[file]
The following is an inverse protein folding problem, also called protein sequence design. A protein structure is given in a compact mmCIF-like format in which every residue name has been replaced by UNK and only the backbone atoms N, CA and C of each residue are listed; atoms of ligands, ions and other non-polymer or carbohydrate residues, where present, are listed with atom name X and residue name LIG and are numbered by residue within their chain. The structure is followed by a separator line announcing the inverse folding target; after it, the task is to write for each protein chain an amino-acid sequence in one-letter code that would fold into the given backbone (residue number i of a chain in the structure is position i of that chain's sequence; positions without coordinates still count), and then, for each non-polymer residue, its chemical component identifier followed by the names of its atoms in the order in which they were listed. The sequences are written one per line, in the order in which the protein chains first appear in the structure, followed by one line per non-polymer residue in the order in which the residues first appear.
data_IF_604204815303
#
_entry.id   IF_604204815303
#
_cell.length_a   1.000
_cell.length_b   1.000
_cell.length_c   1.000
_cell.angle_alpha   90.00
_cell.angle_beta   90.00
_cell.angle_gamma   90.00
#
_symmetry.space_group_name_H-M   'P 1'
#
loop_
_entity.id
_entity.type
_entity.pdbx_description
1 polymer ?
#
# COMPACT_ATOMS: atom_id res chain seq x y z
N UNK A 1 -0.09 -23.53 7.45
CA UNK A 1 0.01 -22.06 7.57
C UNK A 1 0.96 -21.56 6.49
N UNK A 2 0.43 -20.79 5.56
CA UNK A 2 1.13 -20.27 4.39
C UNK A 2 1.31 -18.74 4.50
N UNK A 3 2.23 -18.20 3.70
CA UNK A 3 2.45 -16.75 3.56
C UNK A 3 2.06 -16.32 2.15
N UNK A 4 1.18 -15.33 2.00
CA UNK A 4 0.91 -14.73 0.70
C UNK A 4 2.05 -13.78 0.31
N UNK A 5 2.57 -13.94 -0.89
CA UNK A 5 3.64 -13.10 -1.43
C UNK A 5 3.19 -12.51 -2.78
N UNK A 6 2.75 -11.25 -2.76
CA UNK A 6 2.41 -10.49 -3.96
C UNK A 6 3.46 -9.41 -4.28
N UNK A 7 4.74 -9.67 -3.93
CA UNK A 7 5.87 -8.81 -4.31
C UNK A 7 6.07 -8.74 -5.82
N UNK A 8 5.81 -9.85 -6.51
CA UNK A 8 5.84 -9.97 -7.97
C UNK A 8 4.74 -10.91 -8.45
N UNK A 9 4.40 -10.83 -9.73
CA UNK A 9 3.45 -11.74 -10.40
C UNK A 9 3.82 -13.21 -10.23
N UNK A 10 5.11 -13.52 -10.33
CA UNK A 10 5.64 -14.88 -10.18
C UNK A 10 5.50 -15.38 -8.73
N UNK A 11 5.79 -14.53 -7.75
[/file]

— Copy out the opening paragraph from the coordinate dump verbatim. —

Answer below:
The following is an inverse protein folding problem, also called protein sequence design. A protein structure is given in a compact mmCIF-like format in which every residue name has been replaced by UNK and only the backbone atoms N, CA and C of each residue are listed; atoms of ligands, ions and other non-polymer or carbohydrate residues, where present, are listed with atom name X and residue name LIG and are numbered by residue within their chain. The structure is followed by a separator line announcing the inverse folding target; after it, the task is to write for each protein chain an amino-acid sequence in one-letter code that would fold into the given backbone (residue number i of a chain in the structure is position i of that chain's sequence; positions without coordinates still count), and then, for each non-polymer residue, its chemical component identifier followed by the names of its atoms in the order in which they were listed. The sequences are written one per line, in the order in which the protein chains first appear in the structure, followed by one line per non-polymer residue in the order in which the residues first appear.